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Image analysis

This section includes several equations that are not displayed here. Please refer to the PDF version of the document.

The IBIS telescope is a device based on a coded aperture imaging system. The mask chosen for IBIS is based on a cyclic replication of MURA (Modified Uniformly Redundant Array) of order 53, expanded to 95 pixels. The properties of the MURA patterns are described in the papers [11], [13].

For IBIS, the mask is about 1.8 times larger than the detector. The most important advantage of such configuration is that for a large fraction of the sky a source projects a complete pattern on the detector (the Fully Coded Field Of View, FCFOV). The part of the sky from which only a fraction of the source radiation directed towards the detector plane is modulated is called Partially Coded Field of View (PCFOV). The complete field of view of the telescope (FOV) is therefore composed by the central FCFOV of constant sensitivity and optimum image properties surrounded by the PCFOV of decreasing sensitivity. A source outside the FOV simply contributes to the background level.

Representing the mask with an array of 1 (open elements) and 0 (opaque ones), the detector array will be given by the convolution of the sky image by plus an unmodulated background array term ,

MURA patterns have the remarkable property that their cyclic autocorrelation gives a delta function. The decoding array, , is inverse to where (i.e., = for =1 and = 1 for =0) and thus is correlation inverse.

With the help of array we can reconstruct the sky:

where differs from only by the term, which for a flat array is a constant level that can be measured and removed.

To have a sidelobe-free response a source must be able to cast a whole basic pattern on the detector (fully coded source). To make use of all the detector area and to allow more than one source to be fully coded, the mask basic pattern is normally taken as the same size and shape of the detector and the total mask made by a cyclic repetition (  2 for rectangular mask) of the basic pattern. For such optimum systems a FCFOV source will always project a cyclically shifted version of the basic pattern, and correlating the detector image with the G decoding array will provide a sidelobe-free peak with position-invariant shape at the source position.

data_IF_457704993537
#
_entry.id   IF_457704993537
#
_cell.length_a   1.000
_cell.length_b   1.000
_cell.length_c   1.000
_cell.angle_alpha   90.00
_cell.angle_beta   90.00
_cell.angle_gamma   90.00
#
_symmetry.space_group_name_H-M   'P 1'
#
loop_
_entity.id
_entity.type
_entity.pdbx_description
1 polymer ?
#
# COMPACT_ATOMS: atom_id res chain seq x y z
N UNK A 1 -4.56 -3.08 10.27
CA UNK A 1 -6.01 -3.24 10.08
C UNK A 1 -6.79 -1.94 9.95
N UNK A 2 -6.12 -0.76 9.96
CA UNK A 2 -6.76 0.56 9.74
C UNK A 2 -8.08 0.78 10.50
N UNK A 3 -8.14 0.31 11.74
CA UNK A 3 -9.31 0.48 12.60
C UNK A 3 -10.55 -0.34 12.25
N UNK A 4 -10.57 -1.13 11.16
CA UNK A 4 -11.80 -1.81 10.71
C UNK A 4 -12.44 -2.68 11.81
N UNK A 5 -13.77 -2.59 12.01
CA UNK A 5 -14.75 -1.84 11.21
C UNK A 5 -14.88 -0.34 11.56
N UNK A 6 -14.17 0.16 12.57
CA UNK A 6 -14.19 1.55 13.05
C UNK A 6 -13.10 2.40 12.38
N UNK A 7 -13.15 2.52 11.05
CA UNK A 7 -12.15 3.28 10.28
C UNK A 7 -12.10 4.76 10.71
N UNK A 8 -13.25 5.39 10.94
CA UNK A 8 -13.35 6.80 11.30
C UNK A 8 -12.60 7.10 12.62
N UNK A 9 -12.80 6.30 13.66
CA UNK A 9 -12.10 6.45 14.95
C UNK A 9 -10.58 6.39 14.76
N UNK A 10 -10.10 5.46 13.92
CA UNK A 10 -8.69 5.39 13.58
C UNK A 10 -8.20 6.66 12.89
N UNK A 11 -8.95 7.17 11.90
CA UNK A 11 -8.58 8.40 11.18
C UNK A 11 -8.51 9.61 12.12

A source in the PCFOV will instead cast an incomplete pattern and its contribution cannot be a-priori subtracted and will produce secondary lobes (coding noise). On the other hand the modulated radiation from PC sources can be reconstructed by extending the correlation procedure, with a proper normalization, to the PCFOV.

URA masks also minimize the statistical errors of the reconstructed peaks. Since the variance associated with each reconstructed sky image pixel is constant in the FCFOV and equal to the total counts recorded by the detector; therefore the source signal to noise is simply

where and are source and background counts. These masks also have nearly equal number of transparent and opaque elements and therefore offer minimum statistical error in condition of high background (typical for the -ray domain). However the sensitivity also depends on the detector spatial resolution and an imaging efficiency factor must be applied to this maximum to account for this effect.

Discrete cross-correlation to compute sky and variance images can be written